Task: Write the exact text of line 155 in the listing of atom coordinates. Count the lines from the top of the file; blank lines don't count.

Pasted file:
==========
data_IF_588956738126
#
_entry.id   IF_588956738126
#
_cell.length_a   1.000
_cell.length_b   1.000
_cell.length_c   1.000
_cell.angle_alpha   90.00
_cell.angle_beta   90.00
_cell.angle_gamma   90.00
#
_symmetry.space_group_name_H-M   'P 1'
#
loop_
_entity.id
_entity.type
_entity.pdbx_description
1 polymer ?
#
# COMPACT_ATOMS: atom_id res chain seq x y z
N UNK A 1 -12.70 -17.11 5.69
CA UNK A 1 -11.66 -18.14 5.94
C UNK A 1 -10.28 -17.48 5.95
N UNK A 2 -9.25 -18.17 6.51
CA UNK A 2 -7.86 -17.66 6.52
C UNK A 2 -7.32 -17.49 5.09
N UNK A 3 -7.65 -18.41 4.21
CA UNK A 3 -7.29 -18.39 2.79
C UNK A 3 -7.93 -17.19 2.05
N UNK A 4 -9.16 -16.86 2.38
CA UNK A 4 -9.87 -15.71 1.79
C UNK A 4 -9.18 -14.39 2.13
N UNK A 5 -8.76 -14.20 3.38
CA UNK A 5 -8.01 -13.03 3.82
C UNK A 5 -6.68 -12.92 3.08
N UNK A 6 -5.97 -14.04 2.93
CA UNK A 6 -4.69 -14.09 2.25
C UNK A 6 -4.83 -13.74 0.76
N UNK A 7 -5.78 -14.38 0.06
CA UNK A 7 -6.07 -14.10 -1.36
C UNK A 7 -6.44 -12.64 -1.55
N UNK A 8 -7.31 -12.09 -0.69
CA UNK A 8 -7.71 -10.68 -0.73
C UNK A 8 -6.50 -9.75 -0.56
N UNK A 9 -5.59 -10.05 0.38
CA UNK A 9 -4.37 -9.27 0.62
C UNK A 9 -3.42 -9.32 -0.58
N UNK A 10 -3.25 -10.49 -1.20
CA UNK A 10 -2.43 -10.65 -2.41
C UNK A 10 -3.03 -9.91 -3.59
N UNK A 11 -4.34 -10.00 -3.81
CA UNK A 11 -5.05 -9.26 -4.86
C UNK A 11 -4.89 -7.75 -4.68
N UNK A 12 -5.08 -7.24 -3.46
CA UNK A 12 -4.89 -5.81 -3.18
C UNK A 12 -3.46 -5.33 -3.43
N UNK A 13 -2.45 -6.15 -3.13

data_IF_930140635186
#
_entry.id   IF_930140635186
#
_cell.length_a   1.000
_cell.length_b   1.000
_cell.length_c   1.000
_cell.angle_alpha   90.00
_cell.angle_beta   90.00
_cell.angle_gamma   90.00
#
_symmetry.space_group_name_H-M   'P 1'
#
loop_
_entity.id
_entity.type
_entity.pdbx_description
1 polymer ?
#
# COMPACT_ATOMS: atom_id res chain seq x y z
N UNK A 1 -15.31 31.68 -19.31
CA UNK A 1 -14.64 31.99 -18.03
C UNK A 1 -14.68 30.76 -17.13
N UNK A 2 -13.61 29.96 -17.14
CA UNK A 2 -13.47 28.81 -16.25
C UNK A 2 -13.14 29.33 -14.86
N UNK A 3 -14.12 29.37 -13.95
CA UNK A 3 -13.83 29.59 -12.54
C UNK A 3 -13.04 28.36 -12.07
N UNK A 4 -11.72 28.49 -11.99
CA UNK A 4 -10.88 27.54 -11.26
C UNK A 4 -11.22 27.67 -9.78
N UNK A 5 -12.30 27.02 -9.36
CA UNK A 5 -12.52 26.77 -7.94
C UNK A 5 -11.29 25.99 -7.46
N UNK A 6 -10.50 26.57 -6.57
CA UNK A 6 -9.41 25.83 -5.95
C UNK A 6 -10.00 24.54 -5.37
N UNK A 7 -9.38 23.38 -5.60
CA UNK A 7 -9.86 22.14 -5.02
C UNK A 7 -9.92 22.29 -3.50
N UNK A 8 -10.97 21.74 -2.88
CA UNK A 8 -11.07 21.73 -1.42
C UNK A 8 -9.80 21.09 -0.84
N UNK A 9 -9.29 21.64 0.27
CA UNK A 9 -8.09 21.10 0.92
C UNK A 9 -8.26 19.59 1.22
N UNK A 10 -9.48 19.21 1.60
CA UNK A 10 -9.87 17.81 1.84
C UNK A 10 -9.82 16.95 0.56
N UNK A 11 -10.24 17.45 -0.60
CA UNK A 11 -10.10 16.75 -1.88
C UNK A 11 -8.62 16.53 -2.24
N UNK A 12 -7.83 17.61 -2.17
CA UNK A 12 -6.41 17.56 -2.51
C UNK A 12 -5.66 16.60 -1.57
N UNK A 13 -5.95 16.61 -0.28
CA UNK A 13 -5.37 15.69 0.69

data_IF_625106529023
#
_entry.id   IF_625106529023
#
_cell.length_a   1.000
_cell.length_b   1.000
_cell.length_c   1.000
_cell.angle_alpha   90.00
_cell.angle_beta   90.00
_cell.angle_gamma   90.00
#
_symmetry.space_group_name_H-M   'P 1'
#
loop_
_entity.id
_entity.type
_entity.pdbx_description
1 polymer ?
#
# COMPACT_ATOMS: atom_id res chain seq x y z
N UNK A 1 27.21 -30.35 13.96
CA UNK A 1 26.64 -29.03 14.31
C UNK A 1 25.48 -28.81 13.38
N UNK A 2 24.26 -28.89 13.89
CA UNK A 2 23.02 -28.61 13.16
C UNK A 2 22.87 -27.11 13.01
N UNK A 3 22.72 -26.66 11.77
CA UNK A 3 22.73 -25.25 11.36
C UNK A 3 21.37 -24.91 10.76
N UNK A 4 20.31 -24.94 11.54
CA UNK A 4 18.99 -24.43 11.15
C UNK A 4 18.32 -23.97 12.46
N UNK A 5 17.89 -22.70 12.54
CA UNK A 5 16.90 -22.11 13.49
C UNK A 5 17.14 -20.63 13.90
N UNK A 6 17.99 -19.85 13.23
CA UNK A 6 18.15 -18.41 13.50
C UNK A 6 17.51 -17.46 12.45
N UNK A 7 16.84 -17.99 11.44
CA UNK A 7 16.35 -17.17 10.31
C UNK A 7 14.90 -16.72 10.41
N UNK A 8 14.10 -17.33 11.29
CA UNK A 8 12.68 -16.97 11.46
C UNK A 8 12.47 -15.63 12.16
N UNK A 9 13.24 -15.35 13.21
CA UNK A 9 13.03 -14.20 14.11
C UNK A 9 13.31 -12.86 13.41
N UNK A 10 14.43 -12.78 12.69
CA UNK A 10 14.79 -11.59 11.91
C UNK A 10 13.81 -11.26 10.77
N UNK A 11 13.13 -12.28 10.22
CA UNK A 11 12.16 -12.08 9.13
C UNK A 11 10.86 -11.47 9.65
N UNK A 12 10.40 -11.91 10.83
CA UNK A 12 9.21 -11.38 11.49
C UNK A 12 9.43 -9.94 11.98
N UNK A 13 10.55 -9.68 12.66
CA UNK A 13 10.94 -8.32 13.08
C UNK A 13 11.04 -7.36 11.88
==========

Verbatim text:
CA UNK A 7 16.35 -17.17 10.31